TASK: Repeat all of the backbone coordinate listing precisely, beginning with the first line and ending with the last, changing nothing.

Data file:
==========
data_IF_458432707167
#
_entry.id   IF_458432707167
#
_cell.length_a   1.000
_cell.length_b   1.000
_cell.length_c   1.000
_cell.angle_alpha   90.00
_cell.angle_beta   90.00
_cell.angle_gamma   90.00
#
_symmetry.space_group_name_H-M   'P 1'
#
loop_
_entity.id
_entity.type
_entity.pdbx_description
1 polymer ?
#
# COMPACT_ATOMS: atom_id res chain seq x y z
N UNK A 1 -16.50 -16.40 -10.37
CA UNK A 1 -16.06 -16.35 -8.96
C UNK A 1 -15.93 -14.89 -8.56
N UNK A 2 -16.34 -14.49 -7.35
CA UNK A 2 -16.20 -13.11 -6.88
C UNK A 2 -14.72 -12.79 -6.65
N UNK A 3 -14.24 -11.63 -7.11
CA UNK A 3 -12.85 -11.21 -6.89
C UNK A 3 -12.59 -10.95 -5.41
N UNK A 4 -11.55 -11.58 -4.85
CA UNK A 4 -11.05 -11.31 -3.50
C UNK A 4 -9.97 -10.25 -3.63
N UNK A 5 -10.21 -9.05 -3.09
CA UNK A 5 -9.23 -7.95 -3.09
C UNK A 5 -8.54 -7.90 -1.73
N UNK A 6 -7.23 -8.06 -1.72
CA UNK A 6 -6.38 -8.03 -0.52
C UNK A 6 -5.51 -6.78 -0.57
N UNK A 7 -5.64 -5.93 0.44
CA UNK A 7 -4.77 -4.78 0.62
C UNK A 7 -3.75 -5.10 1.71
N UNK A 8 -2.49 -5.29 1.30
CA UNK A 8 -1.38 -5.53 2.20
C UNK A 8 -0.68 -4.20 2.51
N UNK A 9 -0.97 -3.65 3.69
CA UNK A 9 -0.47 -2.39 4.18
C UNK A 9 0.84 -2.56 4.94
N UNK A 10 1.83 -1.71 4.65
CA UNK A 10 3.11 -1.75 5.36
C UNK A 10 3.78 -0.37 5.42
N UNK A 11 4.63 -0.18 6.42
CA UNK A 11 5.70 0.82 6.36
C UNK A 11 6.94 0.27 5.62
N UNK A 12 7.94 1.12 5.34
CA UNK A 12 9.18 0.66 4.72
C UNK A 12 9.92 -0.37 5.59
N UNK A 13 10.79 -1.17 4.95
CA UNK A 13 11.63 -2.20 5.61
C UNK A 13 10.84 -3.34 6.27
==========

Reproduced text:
data_IF_458432707167
#
_entry.id   IF_458432707167
#
_cell.length_a   1.000
_cell.length_b   1.000
_cell.length_c   1.000
_cell.angle_alpha   90.00
_cell.angle_beta   90.00
_cell.angle_gamma   90.00
#
_symmetry.space_group_name_H-M   'P 1'
#
loop_
_entity.id
_entity.type
_entity.pdbx_description
1 polymer ?
#
# COMPACT_ATOMS: atom_id res chain seq x y z
N UNK A 1 -16.50 -16.40 -10.37
CA UNK A 1 -16.06 -16.35 -8.96
C UNK A 1 -15.93 -14.89 -8.56
N UNK A 2 -16.34 -14.49 -7.35
CA UNK A 2 -16.20 -13.11 -6.88
C UNK A 2 -14.72 -12.79 -6.65
N UNK A 3 -14.24 -11.63 -7.11
CA UNK A 3 -12.85 -11.21 -6.89
C UNK A 3 -12.59 -10.95 -5.41
N UNK A 4 -11.55 -11.58 -4.85
CA UNK A 4 -11.05 -11.31 -3.50
C UNK A 4 -9.97 -10.25 -3.63
N UNK A 5 -10.21 -9.05 -3.09
CA UNK A 5 -9.23 -7.95 -3.09
C UNK A 5 -8.54 -7.90 -1.73
N UNK A 6 -7.23 -8.06 -1.72
CA UNK A 6 -6.38 -8.03 -0.52
C UNK A 6 -5.51 -6.78 -0.57
N UNK A 7 -5.64 -5.93 0.44
CA UNK A 7 -4.77 -4.78 0.62
C UNK A 7 -3.75 -5.10 1.71
N UNK A 8 -2.49 -5.29 1.30
CA UNK A 8 -1.38 -5.53 2.20
C UNK A 8 -0.68 -4.20 2.51
N UNK A 9 -0.97 -3.65 3.69
CA UNK A 9 -0.47 -2.39 4.18
C UNK A 9 0.84 -2.56 4.94
N UNK A 10 1.83 -1.71 4.65
CA UNK A 10 3.11 -1.75 5.36
C UNK A 10 3.78 -0.37 5.42
N UNK A 11 4.63 -0.18 6.42
CA UNK A 11 5.70 0.82 6.36
C UNK A 11 6.94 0.27 5.62
N UNK A 12 7.94 1.12 5.34
CA UNK A 12 9.18 0.66 4.72
C UNK A 12 9.92 -0.37 5.59
N UNK A 13 10.79 -1.17 4.95
CA UNK A 13 11.63 -2.20 5.61
C UNK A 13 10.84 -3.34 6.27